After more than a decade of war, and the heavy spending that came with it, new circumstances are radically transforming the European Union and United Kingdom’s defense industries. A combination of factors—including budget cuts by governments across Europe, sequestration in the United States, the winding down of Western involvement in Afghanistan, and the continually changing nature of warfare—are leaving many companies with massive overcapacity and cost structures no longer suitable to the realities of global demand and competition.
The news is not universally bad. Many defense companies saw their stock prices climb in 2013, several European countries have approved new shipbuilding projects and essential high-technology enhancements to fighter aircraft, and many governments are taking a keen interest in supporting their defense industrial capabilities.
But on balance, the industry faces significant headwinds, and dramatic changes are coming. If there’s any consolation, it’s that the industry has been through downturns before and can look to those episodes for lessons on how to deal with today’s problems. In fact, a look to the past may prove critical: Less than half of the companies that entered the last downturn in the 1990s survived, and only a small subset emerged with an improved market position that increased shareholder value.
In the 1990s, hunkering down and doing nothing did not work. And that lesson is equally true today. Countries tend to favor and protect their own defense industries, which means domestic companies can operate relatively inefficiently when budgets are robust. But when national defense budgets get cut and domestic companies are forced to compete on the global stage without a home-court advantage, inefficiencies are painfully exposed.
In the past, defense companies have reacted to shrinking markets by diversifying their portfolios in whatever direction they thought would generate revenue fastest. But this strategy tends to yield a portfolio of businesses that are not well aligned, creating a new set of deleterious inefficiencies. Instead of this ad-hoc approach to growth, we recommend a more strategically coherent capabilities-driven strategy (CDS) for long-term success.
CDS aligns a company’s differentiating capabilities (those things it does best) with its value proposition (its portfolio of products and services), and defines an efficient, flexible operating model. It also provides a useful framework to determine which parts of the business can safely be scaled back when revenues decrease, and which require continued spending even when revenues stagnate or fall. Our research shows that only with a CDS can companies reliably and sustainably outpace competitors.
In Europe, this focus on capabilities is becoming critical. The markets for tactical communications, transport and trainer aircraft, rotorcraft, tactical wheeled vehicles, and services have largely evolved to reward companies with the capabilities to compete on the basis of global scale and scope, or that have the capabilities to easily tailor solutions across defense and commercial markets. An original equipment manufacturer (OEM), for example, decided to use its inherent expertise in design to build a comprehensive information-led capability to offer more efficient support for its product around the globe, displacing low-cost service providers.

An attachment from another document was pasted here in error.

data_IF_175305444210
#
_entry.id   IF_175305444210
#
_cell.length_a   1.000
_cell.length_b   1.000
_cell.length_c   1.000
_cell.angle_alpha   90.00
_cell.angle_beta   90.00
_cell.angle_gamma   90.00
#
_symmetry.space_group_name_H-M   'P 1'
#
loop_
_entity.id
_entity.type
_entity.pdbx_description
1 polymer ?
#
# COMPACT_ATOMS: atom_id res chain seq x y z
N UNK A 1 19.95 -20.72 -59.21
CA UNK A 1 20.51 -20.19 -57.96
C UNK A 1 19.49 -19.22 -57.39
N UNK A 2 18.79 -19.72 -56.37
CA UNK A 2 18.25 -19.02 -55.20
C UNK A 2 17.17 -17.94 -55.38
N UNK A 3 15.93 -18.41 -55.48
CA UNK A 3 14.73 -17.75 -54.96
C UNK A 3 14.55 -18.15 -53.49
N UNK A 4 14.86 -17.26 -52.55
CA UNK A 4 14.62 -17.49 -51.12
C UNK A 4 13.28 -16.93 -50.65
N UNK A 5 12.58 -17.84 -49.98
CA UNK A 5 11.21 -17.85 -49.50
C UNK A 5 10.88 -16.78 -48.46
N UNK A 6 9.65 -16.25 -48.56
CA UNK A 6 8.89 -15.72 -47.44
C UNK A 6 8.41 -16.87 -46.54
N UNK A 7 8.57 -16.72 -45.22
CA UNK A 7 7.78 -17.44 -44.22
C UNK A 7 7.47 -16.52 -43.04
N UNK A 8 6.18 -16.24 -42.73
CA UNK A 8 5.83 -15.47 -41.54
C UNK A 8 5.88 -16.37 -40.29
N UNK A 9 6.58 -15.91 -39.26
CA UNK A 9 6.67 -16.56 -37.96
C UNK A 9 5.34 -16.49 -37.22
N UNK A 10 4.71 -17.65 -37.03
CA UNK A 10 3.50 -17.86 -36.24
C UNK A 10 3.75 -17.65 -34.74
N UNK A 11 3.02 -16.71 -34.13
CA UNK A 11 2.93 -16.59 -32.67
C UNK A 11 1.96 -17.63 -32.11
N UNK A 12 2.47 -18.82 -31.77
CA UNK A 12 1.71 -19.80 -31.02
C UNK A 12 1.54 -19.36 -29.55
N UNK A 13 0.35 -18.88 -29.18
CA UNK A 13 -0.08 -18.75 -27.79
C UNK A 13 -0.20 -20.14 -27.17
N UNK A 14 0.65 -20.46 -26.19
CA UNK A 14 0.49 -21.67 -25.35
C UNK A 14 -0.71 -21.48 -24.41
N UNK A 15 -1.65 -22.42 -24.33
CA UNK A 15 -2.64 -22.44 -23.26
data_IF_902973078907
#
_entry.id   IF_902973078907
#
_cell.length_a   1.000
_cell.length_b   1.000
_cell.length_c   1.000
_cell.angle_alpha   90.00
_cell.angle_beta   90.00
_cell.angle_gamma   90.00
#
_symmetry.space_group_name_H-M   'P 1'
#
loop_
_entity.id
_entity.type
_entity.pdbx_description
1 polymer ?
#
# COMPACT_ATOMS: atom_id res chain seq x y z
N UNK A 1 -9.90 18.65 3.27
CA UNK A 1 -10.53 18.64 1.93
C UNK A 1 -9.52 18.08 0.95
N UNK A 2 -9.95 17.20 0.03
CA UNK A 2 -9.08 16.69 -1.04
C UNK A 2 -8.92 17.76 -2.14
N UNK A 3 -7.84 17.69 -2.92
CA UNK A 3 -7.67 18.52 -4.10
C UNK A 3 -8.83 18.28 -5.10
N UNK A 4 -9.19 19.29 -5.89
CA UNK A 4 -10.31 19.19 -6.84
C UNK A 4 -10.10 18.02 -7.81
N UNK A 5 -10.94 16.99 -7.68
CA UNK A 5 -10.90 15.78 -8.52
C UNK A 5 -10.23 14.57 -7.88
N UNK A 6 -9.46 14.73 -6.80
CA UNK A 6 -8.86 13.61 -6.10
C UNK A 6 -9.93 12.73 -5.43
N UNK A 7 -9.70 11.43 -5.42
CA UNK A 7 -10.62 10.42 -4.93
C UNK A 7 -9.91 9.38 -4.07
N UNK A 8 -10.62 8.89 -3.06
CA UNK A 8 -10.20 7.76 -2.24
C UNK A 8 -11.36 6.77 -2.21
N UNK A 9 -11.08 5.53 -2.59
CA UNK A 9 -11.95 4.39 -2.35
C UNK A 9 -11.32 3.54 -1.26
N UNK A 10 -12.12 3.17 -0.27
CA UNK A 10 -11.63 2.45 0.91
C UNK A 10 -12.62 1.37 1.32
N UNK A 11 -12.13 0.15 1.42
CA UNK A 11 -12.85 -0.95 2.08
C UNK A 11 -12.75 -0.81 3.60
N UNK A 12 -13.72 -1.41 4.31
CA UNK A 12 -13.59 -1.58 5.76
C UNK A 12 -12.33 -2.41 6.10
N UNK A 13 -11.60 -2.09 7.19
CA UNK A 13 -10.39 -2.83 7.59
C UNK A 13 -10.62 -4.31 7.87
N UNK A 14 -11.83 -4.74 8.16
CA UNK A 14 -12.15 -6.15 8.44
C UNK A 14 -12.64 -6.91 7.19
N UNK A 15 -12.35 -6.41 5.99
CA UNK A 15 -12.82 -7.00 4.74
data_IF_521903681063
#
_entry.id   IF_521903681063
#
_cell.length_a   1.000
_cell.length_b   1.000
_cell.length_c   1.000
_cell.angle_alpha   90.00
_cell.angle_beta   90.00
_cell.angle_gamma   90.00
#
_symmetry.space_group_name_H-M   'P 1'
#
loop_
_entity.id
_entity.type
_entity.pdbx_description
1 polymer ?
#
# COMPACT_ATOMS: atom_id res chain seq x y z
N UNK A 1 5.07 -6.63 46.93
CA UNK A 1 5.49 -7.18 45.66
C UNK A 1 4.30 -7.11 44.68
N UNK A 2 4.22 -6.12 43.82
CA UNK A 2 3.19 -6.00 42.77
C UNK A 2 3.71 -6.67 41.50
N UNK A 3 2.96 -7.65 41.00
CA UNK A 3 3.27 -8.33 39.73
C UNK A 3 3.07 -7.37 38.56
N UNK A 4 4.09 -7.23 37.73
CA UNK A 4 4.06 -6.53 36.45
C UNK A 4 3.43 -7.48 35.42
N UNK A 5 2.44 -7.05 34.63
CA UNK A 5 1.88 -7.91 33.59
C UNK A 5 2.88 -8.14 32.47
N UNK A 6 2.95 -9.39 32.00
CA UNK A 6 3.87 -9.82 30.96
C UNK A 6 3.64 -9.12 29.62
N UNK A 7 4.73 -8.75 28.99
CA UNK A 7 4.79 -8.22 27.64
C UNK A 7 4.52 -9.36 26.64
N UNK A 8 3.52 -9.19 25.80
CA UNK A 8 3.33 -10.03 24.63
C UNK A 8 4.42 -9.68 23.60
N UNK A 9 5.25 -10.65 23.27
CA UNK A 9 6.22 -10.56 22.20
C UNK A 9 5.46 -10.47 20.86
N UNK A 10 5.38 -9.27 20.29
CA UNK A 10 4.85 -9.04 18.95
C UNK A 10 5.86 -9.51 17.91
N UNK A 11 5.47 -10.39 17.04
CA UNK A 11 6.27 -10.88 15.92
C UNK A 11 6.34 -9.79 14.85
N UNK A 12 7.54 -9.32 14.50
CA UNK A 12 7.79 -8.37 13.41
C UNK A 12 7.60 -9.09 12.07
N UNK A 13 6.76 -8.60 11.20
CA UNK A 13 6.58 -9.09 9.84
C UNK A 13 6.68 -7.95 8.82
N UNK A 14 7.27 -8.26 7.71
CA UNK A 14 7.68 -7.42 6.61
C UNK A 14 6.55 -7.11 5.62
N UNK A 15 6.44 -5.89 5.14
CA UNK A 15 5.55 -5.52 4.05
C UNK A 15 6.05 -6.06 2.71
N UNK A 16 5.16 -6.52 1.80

Unfortunately, many legacy defense companies have been slow to rethink their operations in these terms. As a result, their share of the large market of post–Cold War platforms and systems has shrunk from approximately 90 percent to less than 70 percent. And in the services market, their share has shrunk by half.
Once a company has identified its essential capabilities and how it wants to play in the market, it must build a cost-efficient operating model to leverage those capabilities over the long term, even as business circumstances change. The reality is that government defense budgets are shrinking significantly. While many defense companies have taken actions to reduce costs, many more cuts are necessary. Massive overcapacity and overspending is still endemic.
Yet cost cutting alone is not a winning strategy , nor is cutting across the board. Indiscriminate cutting can often leave a company weaker, not just smaller, by affecting areas with the greatest growth potential. In other words, companies need a strategic approach to costs. We recommend developing a Fit for Growth* approach that explicitly links strategy, the company’s growth agenda, budget cuts and investments, and corporate organizational structure. The goal is to redirect costs from low productivity areas of the business and invest in capabilities that align with the growth strategy, and establish an operating model to leverage those capabilities over the long term. Companies that do this well can create shareholder value through the downturn, and capture even more market share when the industry ultimately rebounds.
Cost cutting alone is not a winning strategy.
In the coming years, many of today’s defense companies will cease to exist. But others will emerge from the downturn better than before, and new companies will enter the market. By focusing on a capabilities-driven strategy and developing a Fit for Growth approach, defense industry executives can position their companies to become stronger and more competitive.
*Fit for Growth is a registered service mark of Booz & Company Inc. in the United States.